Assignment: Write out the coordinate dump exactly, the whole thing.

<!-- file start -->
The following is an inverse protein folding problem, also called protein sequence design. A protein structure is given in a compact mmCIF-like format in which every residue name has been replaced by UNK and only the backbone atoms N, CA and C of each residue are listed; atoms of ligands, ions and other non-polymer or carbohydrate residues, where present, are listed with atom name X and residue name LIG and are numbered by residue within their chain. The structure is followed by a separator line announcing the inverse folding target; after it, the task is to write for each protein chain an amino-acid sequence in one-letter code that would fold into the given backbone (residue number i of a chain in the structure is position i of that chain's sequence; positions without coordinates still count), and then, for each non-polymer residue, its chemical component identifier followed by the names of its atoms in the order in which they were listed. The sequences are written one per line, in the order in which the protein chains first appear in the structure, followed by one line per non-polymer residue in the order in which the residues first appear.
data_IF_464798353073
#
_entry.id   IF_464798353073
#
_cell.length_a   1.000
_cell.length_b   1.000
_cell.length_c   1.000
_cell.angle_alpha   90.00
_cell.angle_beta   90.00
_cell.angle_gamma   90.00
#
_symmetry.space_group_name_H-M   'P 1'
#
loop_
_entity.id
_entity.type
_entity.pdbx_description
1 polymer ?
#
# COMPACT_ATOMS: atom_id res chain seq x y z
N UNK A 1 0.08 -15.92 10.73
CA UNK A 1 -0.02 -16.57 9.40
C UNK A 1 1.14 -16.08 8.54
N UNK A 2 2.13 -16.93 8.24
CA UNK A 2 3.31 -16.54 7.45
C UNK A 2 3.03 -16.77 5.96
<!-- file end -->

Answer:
The following is an inverse protein folding problem, also called protein sequence design. A protein structure is given in a compact mmCIF-like format in which every residue name has been replaced by UNK and only the backbone atoms N, CA and C of each residue are listed; atoms of ligands, ions and other non-polymer or carbohydrate residues, where present, are listed with atom name X and residue name LIG and are numbered by residue within their chain. The structure is followed by a separator line announcing the inverse folding target; after it, the task is to write for each protein chain an amino-acid sequence in one-letter code that would fold into the given backbone (residue number i of a chain in the structure is position i of that chain's sequence; positions without coordinates still count), and then, for each non-polymer residue, its chemical component identifier followed by the names of its atoms in the order in which they were listed. The sequences are written one per line, in the order in which the protein chains first appear in the structure, followed by one line per non-polymer residue in the order in which the residues first appear.
data_IF_464798353073
#
_entry.id   IF_464798353073
#
_cell.length_a   1.000
_cell.length_b   1.000
_cell.length_c   1.000
_cell.angle_alpha   90.00
_cell.angle_beta   90.00
_cell.angle_gamma   90.00
#
_symmetry.space_group_name_H-M   'P 1'
#
loop_
_entity.id
_entity.type
_entity.pdbx_description
1 polymer ?
#
# COMPACT_ATOMS: atom_id res chain seq x y z
N UNK A 1 0.08 -15.92 10.73
CA UNK A 1 -0.02 -16.57 9.40
C UNK A 1 1.14 -16.08 8.54
N UNK A 2 2.13 -16.93 8.24
CA UNK A 2 3.31 -16.54 7.45
C UNK A 2 3.03 -16.77 5.96